Many years passed. I worked hard at my profession and grew my business as well as my love of beautiful things and ability to create them. My style would develop to what I think is best expressed as Southern transitional. I learned how to deliberately orchestrate the dreams and desires of my clients into functional and beautifully crafted interiors. And through the process of translating their thoughts into three-dimensional spaces, I learned how to evoke an emotional response. I started to feel accomplished, but then things changed: my husband died.
It would take another eight years before I could put all the puzzle pieces of life back together again. It was now 2014, and my career was moving steadily upward. At a Christmas party, I met the man who would fill my life with love and joy again, my now-husband.
Shortly before we married, the house on Gates, the house that had drawn me in so long ago, came available. It had been owned by the same family for more than 100 years. Now, at the time my life was beginning anew, the house on Gates was also waiting patiently for renewal.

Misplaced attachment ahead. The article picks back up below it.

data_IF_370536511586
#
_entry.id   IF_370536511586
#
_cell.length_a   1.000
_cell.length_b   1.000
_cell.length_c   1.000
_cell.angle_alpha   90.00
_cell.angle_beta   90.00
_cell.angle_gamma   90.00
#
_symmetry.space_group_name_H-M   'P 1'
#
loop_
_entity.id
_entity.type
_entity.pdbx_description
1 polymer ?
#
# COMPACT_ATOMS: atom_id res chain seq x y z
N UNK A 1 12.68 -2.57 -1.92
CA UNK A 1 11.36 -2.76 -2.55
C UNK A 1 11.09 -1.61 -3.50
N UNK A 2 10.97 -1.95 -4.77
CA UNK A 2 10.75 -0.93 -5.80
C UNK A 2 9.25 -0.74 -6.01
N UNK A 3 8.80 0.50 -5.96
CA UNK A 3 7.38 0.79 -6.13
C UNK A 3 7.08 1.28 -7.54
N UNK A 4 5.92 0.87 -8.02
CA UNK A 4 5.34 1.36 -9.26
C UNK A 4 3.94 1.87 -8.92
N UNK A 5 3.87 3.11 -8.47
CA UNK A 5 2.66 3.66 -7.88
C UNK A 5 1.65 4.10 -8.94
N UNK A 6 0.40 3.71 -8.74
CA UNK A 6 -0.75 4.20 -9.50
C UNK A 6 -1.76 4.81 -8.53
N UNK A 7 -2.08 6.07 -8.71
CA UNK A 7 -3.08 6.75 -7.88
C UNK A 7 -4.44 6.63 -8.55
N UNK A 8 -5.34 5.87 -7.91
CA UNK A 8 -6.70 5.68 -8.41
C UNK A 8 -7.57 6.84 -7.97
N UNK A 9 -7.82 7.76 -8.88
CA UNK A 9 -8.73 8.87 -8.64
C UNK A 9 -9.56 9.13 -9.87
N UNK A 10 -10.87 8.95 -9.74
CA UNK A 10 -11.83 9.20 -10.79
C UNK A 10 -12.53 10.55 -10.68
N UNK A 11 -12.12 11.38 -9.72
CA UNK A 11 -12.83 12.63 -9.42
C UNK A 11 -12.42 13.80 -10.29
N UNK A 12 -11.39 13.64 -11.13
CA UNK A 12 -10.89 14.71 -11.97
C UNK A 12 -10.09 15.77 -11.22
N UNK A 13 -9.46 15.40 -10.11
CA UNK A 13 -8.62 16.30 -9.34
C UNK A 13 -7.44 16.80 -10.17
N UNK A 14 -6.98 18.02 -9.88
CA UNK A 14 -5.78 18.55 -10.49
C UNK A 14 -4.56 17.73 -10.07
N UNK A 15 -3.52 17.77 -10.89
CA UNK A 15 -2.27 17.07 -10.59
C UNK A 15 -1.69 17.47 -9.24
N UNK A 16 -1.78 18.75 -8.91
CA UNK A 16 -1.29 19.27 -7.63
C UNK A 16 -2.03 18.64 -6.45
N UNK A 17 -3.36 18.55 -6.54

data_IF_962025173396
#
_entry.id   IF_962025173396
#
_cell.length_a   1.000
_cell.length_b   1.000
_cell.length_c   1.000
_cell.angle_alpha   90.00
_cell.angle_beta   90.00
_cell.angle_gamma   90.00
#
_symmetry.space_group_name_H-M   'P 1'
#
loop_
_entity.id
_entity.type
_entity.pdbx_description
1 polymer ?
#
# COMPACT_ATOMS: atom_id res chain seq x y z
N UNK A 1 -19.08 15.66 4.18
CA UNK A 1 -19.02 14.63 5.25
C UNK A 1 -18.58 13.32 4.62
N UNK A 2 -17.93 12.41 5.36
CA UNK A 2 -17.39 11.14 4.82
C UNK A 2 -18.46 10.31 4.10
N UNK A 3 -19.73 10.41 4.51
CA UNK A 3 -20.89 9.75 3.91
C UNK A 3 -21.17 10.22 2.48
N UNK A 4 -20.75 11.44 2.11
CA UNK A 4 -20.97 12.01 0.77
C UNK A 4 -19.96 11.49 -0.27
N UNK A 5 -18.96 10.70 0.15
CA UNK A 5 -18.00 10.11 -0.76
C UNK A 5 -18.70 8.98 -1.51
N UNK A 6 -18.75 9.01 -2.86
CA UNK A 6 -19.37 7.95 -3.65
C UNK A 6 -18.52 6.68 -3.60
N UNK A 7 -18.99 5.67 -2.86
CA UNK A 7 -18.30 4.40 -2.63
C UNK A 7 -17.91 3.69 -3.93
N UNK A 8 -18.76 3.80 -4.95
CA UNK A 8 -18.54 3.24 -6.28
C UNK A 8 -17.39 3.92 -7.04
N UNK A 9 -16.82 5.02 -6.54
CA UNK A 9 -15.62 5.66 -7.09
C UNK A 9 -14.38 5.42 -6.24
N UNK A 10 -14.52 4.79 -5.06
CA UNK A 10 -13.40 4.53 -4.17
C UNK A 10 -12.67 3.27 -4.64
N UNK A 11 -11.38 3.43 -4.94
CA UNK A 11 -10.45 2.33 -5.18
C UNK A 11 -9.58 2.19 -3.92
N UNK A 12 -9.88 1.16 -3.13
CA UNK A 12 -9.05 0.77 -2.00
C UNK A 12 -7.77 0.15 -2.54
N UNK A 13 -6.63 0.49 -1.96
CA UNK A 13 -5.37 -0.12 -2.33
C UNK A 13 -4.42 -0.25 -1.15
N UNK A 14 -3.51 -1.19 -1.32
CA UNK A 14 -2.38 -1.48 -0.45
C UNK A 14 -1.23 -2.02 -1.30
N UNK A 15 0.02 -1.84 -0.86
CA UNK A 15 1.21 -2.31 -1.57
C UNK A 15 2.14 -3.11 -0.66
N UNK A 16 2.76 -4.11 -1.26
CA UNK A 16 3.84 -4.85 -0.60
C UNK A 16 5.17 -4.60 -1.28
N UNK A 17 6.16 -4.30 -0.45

I kept finding myself drawn to this house and to the area of Twickenham, just as residents were drawn in some 200 years ago. Historians surmise that some of the founding fathers chose this name after a village in England. Twickenham, England was a place noted for its “cordial society, handsome houses, beautiful gardens and famous residents.” It was the home of the famed English poet Alexander Pope and many other scholars and celebrities of the time. In America, the name Twickenham was a byword among cultivated Virginians for learning creative talent and social polish. It was the embodiment of these 19th-century ideals that lead Leroy Pope, Thomas Bibb (both true Virginians), and other Huntsville founding fathers to choose this name for their new town. They felt it was synonymous with sophistication and announced specific and qualitative aims for a small American town.